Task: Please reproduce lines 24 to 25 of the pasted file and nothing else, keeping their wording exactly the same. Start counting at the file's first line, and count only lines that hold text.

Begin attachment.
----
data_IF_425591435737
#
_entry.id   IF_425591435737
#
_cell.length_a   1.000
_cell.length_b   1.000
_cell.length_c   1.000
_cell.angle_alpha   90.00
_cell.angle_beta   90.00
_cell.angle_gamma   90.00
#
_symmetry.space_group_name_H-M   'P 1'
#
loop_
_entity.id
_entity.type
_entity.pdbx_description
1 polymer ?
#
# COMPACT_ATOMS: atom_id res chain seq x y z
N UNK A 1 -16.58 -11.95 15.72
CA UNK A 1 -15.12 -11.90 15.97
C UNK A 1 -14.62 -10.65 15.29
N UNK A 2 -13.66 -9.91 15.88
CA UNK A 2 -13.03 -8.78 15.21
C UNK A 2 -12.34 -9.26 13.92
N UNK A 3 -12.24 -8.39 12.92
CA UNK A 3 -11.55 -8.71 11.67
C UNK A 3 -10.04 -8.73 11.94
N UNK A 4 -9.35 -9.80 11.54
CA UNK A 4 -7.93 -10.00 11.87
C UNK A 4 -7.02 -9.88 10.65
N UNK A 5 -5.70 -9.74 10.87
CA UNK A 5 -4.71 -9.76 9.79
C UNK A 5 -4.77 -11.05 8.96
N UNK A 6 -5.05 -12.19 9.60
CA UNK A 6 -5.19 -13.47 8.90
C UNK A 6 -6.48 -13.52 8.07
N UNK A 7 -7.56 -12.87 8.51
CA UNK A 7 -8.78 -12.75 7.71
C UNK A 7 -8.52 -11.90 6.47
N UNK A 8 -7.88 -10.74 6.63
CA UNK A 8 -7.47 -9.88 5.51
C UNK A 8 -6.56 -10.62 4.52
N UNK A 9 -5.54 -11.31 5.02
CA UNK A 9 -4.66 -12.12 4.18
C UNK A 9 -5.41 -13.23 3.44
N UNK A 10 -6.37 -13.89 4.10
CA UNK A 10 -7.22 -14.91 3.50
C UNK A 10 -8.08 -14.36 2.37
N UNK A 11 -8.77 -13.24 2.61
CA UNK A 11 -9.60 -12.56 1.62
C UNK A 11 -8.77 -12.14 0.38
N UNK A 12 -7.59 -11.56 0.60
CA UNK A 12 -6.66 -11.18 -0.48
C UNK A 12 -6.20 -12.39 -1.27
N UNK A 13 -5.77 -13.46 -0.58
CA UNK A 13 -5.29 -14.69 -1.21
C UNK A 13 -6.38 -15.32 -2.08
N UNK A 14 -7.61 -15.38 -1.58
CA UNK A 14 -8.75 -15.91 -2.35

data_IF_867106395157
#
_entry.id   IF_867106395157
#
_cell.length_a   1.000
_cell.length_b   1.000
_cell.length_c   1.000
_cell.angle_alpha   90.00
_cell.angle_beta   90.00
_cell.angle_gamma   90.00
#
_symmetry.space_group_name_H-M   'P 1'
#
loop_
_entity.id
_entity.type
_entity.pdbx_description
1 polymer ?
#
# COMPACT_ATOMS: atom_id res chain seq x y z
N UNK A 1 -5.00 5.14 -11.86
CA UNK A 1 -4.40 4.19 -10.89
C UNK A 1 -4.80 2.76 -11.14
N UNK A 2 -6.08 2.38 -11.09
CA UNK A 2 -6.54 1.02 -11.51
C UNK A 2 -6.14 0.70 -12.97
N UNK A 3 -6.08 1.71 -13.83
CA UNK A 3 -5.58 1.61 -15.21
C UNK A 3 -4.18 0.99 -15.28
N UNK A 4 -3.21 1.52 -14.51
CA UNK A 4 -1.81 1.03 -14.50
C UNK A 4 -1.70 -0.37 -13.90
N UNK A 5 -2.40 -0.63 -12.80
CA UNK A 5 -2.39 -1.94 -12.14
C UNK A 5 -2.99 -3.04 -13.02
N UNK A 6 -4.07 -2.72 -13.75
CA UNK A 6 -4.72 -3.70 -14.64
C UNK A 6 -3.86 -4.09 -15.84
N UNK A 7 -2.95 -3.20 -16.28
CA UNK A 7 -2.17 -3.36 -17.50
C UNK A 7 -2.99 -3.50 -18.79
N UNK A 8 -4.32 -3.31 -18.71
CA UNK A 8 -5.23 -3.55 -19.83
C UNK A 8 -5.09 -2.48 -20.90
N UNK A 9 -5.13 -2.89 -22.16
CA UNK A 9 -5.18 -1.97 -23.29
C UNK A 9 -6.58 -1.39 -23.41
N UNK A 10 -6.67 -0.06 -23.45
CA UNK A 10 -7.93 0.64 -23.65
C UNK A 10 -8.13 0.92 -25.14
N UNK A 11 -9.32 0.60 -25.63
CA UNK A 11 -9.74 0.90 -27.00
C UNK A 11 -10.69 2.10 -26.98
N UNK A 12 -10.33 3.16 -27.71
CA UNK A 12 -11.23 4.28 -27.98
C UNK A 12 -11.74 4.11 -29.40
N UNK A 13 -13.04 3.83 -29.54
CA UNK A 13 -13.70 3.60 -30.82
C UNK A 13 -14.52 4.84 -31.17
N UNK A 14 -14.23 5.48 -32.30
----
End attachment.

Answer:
N UNK A 2 -13.66 -9.91 15.88
CA UNK A 2 -13.03 -8.78 15.21